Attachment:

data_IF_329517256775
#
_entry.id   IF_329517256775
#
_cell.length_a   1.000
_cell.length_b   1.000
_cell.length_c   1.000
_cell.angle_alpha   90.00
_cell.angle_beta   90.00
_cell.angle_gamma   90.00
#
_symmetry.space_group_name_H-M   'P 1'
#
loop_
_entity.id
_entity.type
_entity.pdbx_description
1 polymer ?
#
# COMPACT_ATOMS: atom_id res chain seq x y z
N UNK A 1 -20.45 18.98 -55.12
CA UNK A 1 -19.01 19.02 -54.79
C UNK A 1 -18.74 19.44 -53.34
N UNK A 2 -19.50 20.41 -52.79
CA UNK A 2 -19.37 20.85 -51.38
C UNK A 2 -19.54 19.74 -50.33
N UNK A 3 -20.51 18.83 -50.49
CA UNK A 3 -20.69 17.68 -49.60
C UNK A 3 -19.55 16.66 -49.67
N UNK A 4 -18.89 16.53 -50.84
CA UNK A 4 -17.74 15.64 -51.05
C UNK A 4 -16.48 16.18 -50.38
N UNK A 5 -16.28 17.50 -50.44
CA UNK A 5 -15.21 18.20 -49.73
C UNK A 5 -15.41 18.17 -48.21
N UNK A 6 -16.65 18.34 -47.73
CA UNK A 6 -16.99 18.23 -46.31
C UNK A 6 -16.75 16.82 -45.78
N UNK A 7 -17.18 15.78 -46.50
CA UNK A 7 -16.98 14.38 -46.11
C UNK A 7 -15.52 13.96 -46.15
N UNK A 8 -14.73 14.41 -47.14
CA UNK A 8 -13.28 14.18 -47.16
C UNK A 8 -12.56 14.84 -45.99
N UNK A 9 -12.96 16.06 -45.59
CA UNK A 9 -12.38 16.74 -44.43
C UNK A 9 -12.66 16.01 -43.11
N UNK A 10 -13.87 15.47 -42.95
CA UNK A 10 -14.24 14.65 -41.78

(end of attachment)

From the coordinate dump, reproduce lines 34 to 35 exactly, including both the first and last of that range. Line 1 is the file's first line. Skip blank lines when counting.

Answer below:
CA UNK A 5 -15.21 18.20 -49.73
C UNK A 5 -15.41 18.17 -48.21